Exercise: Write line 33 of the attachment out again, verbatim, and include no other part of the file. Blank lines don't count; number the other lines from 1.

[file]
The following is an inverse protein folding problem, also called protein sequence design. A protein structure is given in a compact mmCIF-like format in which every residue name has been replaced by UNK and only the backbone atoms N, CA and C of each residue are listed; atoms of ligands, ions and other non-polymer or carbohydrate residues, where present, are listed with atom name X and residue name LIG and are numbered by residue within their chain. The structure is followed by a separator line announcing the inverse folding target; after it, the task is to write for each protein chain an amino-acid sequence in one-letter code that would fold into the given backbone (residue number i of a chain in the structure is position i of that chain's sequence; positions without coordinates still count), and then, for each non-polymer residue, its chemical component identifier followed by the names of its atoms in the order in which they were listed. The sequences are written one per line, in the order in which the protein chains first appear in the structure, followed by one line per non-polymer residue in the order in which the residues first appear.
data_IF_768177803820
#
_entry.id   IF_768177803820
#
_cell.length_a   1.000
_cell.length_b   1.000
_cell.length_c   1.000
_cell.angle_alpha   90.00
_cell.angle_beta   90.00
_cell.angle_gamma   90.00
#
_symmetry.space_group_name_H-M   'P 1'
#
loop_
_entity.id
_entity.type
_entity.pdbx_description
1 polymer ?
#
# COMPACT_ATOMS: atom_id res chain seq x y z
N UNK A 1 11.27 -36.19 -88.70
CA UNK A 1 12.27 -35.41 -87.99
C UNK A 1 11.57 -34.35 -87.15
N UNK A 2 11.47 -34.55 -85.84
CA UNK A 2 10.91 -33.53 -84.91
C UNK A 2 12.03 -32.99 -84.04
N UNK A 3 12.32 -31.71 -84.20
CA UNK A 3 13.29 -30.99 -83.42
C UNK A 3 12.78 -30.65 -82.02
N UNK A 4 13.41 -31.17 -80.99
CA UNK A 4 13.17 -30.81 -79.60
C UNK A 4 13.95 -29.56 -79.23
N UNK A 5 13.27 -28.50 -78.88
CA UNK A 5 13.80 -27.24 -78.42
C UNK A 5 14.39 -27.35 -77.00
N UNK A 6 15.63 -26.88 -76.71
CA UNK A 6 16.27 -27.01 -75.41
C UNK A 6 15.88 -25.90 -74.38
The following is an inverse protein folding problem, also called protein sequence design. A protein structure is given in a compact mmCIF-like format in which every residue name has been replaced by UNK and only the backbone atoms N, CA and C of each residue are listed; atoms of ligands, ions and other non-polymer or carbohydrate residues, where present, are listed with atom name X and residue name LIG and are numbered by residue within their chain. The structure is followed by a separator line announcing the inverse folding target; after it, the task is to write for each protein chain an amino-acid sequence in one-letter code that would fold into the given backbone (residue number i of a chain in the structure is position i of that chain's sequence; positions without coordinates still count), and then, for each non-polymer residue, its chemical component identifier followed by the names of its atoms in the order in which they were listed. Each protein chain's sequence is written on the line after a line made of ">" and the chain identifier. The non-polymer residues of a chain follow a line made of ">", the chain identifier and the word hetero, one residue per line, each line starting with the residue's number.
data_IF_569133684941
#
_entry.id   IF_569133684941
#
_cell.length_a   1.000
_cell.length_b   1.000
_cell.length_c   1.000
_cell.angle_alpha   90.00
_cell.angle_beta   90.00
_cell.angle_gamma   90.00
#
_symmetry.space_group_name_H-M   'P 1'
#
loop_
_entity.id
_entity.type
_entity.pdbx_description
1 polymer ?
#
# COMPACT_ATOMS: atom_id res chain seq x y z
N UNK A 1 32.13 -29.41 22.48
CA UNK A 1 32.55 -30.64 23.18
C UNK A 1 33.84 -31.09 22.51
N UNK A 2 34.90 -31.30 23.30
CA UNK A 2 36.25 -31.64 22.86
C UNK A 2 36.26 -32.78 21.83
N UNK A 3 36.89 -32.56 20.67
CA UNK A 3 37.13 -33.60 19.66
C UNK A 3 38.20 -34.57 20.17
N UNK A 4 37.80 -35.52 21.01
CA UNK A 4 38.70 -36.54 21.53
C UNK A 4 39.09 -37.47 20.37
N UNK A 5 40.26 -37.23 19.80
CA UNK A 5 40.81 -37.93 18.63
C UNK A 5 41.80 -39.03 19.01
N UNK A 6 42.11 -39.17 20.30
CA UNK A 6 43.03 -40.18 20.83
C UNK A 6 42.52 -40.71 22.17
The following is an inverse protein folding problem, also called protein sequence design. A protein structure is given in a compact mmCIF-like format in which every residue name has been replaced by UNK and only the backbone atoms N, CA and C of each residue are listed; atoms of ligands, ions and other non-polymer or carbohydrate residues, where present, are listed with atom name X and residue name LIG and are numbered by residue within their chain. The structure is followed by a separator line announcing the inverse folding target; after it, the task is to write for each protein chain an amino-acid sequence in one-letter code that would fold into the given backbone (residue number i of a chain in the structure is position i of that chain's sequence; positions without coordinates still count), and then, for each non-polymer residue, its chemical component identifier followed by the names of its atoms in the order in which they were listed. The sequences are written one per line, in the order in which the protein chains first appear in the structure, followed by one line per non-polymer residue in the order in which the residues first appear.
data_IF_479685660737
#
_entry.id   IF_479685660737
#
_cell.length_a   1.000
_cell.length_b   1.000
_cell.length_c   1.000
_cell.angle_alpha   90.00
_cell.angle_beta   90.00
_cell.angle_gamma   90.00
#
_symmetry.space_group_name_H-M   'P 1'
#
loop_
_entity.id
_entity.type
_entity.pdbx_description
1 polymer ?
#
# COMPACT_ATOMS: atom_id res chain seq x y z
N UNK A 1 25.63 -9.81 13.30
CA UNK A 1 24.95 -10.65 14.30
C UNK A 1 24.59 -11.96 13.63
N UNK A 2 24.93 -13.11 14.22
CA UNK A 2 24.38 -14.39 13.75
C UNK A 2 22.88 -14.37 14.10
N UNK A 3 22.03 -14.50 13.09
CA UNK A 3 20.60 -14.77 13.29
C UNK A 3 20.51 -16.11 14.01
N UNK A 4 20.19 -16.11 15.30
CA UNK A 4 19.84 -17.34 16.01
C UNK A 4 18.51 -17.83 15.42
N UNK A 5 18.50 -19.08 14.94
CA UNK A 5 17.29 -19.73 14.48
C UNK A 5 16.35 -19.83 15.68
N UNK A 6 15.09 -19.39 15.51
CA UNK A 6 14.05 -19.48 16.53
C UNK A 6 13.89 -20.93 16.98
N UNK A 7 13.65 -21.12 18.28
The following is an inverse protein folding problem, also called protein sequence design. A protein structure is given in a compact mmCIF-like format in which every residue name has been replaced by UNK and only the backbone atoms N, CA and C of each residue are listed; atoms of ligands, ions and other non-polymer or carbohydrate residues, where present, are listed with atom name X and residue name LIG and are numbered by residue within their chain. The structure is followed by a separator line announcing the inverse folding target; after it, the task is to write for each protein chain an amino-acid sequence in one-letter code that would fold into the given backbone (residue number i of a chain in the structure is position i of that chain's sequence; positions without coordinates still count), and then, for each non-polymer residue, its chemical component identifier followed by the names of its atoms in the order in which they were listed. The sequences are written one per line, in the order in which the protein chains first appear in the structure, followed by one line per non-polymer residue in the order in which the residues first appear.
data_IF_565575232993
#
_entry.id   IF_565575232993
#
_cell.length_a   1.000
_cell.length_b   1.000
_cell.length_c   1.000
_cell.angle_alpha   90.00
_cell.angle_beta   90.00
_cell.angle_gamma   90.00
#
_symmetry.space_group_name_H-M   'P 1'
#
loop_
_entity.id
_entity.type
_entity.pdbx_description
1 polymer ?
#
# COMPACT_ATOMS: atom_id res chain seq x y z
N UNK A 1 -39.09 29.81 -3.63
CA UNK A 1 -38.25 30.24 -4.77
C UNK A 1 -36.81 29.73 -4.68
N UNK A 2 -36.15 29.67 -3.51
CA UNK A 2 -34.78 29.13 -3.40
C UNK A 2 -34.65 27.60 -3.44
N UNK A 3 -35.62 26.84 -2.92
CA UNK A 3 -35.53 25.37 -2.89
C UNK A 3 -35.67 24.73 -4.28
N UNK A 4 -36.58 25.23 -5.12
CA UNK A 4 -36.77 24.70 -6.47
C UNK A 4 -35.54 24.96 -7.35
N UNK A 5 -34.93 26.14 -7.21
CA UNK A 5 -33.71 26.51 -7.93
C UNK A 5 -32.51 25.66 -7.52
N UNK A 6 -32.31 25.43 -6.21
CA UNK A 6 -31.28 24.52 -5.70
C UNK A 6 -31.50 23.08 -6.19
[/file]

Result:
C UNK A 4 13.95 -29.56 -79.23